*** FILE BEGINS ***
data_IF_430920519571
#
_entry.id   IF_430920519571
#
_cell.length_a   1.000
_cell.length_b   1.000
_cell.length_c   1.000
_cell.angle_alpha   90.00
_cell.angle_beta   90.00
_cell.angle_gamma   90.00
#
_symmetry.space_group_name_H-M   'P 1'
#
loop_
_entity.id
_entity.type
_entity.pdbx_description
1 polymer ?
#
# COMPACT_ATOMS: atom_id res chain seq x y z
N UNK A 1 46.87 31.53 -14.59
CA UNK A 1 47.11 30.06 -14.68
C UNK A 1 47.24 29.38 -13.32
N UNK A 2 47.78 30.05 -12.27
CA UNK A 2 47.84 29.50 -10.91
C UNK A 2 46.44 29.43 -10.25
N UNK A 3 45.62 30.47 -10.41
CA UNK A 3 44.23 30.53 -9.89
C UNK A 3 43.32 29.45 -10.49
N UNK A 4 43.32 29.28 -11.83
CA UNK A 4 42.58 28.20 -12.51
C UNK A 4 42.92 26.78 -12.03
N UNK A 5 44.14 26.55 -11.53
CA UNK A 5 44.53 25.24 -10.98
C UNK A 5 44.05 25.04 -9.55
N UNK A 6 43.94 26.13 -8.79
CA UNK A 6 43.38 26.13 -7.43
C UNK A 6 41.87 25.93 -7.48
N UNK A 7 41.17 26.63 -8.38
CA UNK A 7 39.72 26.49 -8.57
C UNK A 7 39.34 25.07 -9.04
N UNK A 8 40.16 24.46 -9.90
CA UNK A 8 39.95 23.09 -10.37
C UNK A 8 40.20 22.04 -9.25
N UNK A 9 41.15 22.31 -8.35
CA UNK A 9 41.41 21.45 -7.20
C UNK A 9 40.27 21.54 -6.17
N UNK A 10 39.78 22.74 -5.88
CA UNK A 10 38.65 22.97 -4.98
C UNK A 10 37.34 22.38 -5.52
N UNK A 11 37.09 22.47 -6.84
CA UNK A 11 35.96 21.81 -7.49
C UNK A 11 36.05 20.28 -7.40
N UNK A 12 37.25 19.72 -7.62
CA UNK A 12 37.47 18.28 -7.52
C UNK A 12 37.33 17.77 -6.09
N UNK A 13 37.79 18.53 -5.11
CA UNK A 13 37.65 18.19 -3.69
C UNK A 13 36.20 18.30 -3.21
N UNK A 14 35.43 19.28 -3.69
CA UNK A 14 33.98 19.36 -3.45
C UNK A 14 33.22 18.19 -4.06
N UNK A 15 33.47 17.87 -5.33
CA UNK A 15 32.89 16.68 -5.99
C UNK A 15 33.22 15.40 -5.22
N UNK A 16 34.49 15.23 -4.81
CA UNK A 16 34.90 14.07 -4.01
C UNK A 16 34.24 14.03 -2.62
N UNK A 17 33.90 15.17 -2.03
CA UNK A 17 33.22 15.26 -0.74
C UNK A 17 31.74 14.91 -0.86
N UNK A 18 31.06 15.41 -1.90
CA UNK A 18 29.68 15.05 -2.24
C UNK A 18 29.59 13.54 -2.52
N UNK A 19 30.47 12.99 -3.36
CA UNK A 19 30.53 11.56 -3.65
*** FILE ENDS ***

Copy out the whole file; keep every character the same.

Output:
data_IF_430920519571
#
_entry.id   IF_430920519571
#
_cell.length_a   1.000
_cell.length_b   1.000
_cell.length_c   1.000
_cell.angle_alpha   90.00
_cell.angle_beta   90.00
_cell.angle_gamma   90.00
#
_symmetry.space_group_name_H-M   'P 1'
#
loop_
_entity.id
_entity.type
_entity.pdbx_description
1 polymer ?
#
# COMPACT_ATOMS: atom_id res chain seq x y z
N UNK A 1 46.87 31.53 -14.59
CA UNK A 1 47.11 30.06 -14.68
C UNK A 1 47.24 29.38 -13.32
N UNK A 2 47.78 30.05 -12.27
CA UNK A 2 47.84 29.50 -10.91
C UNK A 2 46.44 29.43 -10.25
N UNK A 3 45.62 30.47 -10.41
CA UNK A 3 44.23 30.53 -9.89
C UNK A 3 43.32 29.45 -10.49
N UNK A 4 43.32 29.28 -11.83
CA UNK A 4 42.58 28.20 -12.51
C UNK A 4 42.92 26.78 -12.03
N UNK A 5 44.14 26.55 -11.53
CA UNK A 5 44.53 25.24 -10.98
C UNK A 5 44.05 25.04 -9.55
N UNK A 6 43.94 26.13 -8.79
CA UNK A 6 43.38 26.13 -7.43
C UNK A 6 41.87 25.93 -7.48
N UNK A 7 41.17 26.63 -8.38
CA UNK A 7 39.72 26.49 -8.57
C UNK A 7 39.34 25.07 -9.04
N UNK A 8 40.16 24.46 -9.90
CA UNK A 8 39.95 23.09 -10.37
C UNK A 8 40.20 22.04 -9.25
N UNK A 9 41.15 22.31 -8.35
CA UNK A 9 41.41 21.45 -7.20
C UNK A 9 40.27 21.54 -6.17
N UNK A 10 39.78 22.74 -5.88
CA UNK A 10 38.65 22.97 -4.98
C UNK A 10 37.34 22.38 -5.52
N UNK A 11 37.09 22.47 -6.84
CA UNK A 11 35.96 21.81 -7.49
C UNK A 11 36.05 20.28 -7.40
N UNK A 12 37.25 19.72 -7.62
CA UNK A 12 37.47 18.28 -7.52
C UNK A 12 37.33 17.77 -6.09
N UNK A 13 37.79 18.53 -5.11
CA UNK A 13 37.65 18.19 -3.69
C UNK A 13 36.20 18.30 -3.21
N UNK A 14 35.43 19.28 -3.69
CA UNK A 14 33.98 19.36 -3.45
C UNK A 14 33.22 18.19 -4.06
N UNK A 15 33.47 17.87 -5.33
CA UNK A 15 32.89 16.68 -5.99
C UNK A 15 33.22 15.40 -5.22
N UNK A 16 34.49 15.23 -4.81
CA UNK A 16 34.90 14.07 -4.01
C UNK A 16 34.24 14.03 -2.62
N UNK A 17 33.90 15.17 -2.03
CA UNK A 17 33.22 15.26 -0.74
C UNK A 17 31.74 14.91 -0.86
N UNK A 18 31.06 15.41 -1.90
CA UNK A 18 29.68 15.05 -2.24
C UNK A 18 29.59 13.54 -2.52
N UNK A 19 30.47 12.99 -3.36
CA UNK A 19 30.53 11.56 -3.65